“I was born into a world of art, music, hard work, community, resistance and beautiful things; these are all gifts I received from the two women who raised me, my grandmother and late mother”. After being a causality of a degree and the lack of job opportunities. Melo decided to take matters into her own hands and leave her humble beginnings in the Freestate and head out to Johannesburg to honour her and to realize her dreams.
“I spent days with my father in his garden, watching him mourn the death of the love of his life and finally having his full attention without him randomly getting distracted by mothers’ beauty and theatrics. He taught me about soil as God, I listened and Mobu, which translates to “soil”, was born to sum up all I gathered from my father: Mobu- Modimo, Badimo. God, the creator. God, the Gods.”
This shoot features the Seilatsatsi range and is shot by Kgomotso Neto in the township of Daveyton. Kaffein Magazine assisted with creative direction and the locations that boast a variety of classic 4-roomed houses which fearlessly bare different textures and colours that played as a backdrop to this vibrant, timeless and finely crafted brand. The range was recently launched through an exhibition by His and Hers Jams called Woman and Art.
Check out what this beautiful collaboration of passionate people yielded.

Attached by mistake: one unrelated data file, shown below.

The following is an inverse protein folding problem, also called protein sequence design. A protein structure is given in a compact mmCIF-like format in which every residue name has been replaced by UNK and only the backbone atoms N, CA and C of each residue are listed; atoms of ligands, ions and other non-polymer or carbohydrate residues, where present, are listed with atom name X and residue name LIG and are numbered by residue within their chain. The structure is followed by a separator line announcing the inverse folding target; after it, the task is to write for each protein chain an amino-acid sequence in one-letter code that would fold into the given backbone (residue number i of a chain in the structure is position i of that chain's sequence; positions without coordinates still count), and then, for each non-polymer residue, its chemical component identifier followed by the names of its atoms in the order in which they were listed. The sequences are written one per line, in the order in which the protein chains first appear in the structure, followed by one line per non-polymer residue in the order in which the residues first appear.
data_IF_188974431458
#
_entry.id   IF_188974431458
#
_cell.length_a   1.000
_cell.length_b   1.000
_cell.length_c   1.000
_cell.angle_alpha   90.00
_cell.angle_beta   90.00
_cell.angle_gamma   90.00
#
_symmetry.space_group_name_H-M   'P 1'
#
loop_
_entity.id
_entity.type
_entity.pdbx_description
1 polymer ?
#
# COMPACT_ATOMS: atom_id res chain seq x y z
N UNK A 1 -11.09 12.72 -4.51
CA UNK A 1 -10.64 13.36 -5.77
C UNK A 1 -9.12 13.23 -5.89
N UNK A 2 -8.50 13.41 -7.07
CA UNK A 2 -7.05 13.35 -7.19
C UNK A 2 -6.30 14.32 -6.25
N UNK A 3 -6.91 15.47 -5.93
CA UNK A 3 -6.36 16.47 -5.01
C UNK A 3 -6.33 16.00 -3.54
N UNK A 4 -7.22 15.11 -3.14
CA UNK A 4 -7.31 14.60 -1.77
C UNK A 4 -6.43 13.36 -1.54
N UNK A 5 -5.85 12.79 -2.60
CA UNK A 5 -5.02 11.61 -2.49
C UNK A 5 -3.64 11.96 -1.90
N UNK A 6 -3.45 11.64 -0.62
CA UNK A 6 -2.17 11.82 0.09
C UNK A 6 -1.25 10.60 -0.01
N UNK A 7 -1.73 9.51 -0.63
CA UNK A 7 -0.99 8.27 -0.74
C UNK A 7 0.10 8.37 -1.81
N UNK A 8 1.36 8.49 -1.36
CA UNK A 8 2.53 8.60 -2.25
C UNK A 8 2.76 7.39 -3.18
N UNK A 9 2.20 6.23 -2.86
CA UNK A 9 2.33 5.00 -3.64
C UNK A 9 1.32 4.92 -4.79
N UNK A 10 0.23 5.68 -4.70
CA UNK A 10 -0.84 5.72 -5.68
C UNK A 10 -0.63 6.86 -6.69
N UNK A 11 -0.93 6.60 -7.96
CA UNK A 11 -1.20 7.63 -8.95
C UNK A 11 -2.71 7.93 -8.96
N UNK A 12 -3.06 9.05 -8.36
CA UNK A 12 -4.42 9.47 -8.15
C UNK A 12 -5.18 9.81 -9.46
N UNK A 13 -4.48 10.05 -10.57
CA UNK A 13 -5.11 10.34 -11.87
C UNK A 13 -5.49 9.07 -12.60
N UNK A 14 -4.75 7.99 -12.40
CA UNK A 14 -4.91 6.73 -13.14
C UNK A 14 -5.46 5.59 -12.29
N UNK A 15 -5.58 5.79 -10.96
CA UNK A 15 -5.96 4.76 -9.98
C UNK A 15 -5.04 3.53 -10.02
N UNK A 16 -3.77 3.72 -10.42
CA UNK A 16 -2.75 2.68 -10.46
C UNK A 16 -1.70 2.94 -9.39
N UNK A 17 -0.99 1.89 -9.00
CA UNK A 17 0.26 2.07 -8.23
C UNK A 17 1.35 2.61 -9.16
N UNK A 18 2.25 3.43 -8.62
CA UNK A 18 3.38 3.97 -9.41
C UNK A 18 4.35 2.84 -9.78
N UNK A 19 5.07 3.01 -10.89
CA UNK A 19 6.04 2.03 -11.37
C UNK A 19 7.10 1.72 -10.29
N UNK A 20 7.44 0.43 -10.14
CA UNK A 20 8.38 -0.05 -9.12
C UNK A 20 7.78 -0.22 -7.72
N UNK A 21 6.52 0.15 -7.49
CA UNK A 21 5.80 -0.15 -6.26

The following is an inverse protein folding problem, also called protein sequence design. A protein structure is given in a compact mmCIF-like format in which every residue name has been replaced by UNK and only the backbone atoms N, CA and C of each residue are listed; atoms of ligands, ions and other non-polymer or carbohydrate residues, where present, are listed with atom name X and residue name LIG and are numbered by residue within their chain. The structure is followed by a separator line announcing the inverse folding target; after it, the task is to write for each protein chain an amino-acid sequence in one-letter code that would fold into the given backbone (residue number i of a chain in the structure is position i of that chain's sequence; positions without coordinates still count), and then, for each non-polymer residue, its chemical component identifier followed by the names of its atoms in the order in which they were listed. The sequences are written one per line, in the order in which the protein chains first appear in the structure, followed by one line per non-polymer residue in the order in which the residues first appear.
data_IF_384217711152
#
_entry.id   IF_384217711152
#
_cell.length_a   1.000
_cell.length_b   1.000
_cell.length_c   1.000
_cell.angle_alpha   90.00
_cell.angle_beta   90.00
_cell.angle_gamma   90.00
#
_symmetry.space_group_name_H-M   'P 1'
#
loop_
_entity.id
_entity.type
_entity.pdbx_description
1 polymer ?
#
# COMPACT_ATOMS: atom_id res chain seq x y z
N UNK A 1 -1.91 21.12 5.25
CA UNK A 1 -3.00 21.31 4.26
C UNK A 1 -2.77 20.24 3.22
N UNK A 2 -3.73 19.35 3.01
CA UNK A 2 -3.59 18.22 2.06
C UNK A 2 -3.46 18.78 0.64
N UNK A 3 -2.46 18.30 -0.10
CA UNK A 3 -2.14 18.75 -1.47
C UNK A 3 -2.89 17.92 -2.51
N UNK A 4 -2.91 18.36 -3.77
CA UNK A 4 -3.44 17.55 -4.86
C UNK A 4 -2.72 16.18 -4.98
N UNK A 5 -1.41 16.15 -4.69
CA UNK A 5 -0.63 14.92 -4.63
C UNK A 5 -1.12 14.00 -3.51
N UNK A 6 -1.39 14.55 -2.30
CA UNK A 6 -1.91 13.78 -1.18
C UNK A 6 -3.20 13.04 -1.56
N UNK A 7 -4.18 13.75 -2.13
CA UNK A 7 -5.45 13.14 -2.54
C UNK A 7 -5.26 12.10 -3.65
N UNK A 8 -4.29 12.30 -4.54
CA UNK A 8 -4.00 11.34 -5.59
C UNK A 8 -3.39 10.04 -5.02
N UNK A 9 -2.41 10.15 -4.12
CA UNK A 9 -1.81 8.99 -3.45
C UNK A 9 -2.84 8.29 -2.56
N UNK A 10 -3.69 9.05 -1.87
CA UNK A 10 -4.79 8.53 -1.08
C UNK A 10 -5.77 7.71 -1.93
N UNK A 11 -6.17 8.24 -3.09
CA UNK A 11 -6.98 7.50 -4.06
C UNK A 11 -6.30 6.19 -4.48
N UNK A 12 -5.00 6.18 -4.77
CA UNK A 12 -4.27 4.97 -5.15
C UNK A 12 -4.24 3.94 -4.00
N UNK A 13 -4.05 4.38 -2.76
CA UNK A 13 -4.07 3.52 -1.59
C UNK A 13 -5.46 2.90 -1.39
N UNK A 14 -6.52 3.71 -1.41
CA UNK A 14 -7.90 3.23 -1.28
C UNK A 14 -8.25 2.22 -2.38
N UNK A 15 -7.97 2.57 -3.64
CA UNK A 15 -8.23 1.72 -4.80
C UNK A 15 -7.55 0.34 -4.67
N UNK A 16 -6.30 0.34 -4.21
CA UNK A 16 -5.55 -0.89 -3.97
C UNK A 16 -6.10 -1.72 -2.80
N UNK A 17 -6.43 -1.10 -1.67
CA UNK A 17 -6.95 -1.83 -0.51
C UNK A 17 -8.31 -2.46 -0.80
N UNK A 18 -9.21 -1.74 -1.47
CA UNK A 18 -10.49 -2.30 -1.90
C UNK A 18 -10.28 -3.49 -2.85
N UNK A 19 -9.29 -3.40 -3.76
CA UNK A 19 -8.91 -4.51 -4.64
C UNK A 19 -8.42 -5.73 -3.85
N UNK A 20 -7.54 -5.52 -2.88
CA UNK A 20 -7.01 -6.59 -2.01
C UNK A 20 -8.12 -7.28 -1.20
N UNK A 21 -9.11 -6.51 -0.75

Follow Mobu by Melo on IG below:
Cleanse them in the sea,cleanse them in the river,cleanse them in the dam.Purify them,purify them till they glorify the woman,the name,the spirit.” -@Andymkosi : Anelisa’s spirit Clothing: mobu_by_melo Photographer: @kgomotso_neto Make up: @khanyifiona Creative direction: @kaffeinmagazine Models: @thandananimaluleke @2wi_ltb Location: Daveyton, South Africa
Words by: Lethabo Ngakane
Zelé Angelides: challenging stereotypes and gender binaries
Zelé Angelides is a 29-year-old photographer born in Johannesburg. As a passionate, patient and persistent creator she managed to graduate in Graphic Design at the University of Johannesburg (cum laude) as well as acquire a postgraduate in Photography (cum laude). Zelé describes her approach to photography as one that inspires “a raw connection with the viewer, invoking an emotional response”. She does this by exploring how a printed photographic images can come close to reality by replicating an intimate moment.
Her work delves into confronting and challenging stereotypes and gender binaries in the subjects that she would work, both in subtle and overt ways and to investigate perceptions of femininity and the female form.
“Work I developed during my Luminous Bodies Residency in Toronto July 2016. luminousbodies.com”
Written by: Lethabo Ngakane